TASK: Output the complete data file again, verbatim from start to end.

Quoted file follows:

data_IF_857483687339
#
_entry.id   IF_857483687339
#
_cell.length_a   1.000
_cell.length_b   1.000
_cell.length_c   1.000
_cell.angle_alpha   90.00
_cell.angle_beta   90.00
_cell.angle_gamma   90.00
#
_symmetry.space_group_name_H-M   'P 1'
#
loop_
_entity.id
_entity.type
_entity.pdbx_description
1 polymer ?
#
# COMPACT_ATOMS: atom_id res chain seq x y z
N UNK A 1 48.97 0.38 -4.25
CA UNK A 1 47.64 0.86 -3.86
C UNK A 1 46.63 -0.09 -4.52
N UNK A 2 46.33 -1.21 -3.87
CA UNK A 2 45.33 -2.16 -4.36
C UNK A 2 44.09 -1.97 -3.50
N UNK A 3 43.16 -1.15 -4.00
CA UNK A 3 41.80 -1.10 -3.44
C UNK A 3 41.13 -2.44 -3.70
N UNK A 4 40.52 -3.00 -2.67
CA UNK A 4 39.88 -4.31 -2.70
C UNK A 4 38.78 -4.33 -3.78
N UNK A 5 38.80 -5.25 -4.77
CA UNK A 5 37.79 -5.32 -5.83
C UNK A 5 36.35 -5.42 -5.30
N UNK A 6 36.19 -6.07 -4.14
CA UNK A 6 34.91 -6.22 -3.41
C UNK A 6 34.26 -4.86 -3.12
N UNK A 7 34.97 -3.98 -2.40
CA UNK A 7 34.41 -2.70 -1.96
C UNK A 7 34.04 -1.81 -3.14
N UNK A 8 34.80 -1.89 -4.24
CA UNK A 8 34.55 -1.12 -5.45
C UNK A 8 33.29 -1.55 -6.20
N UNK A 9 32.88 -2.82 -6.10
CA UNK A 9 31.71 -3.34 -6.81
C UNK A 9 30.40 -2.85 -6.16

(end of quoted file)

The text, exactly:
data_IF_857483687339
#
_entry.id   IF_857483687339
#
_cell.length_a   1.000
_cell.length_b   1.000
_cell.length_c   1.000
_cell.angle_alpha   90.00
_cell.angle_beta   90.00
_cell.angle_gamma   90.00
#
_symmetry.space_group_name_H-M   'P 1'
#
loop_
_entity.id
_entity.type
_entity.pdbx_description
1 polymer ?
#
# COMPACT_ATOMS: atom_id res chain seq x y z
N UNK A 1 48.97 0.38 -4.25
CA UNK A 1 47.64 0.86 -3.86
C UNK A 1 46.63 -0.09 -4.52
N UNK A 2 46.33 -1.21 -3.87
CA UNK A 2 45.33 -2.16 -4.36
C UNK A 2 44.09 -1.97 -3.50
N UNK A 3 43.16 -1.15 -4.00
CA UNK A 3 41.80 -1.10 -3.44
C UNK A 3 41.13 -2.44 -3.70
N UNK A 4 40.52 -3.00 -2.67
CA UNK A 4 39.88 -4.31 -2.70
C UNK A 4 38.78 -4.33 -3.78
N UNK A 5 38.80 -5.25 -4.77
CA UNK A 5 37.79 -5.32 -5.83
C UNK A 5 36.35 -5.42 -5.30
N UNK A 6 36.19 -6.07 -4.14
CA UNK A 6 34.91 -6.22 -3.41
C UNK A 6 34.26 -4.86 -3.12
N UNK A 7 34.97 -3.98 -2.40
CA UNK A 7 34.41 -2.70 -1.96
C UNK A 7 34.04 -1.81 -3.14
N UNK A 8 34.80 -1.89 -4.24
CA UNK A 8 34.55 -1.12 -5.45
C UNK A 8 33.29 -1.55 -6.20
N UNK A 9 32.88 -2.82 -6.10
CA UNK A 9 31.71 -3.34 -6.81
C UNK A 9 30.40 -2.85 -6.16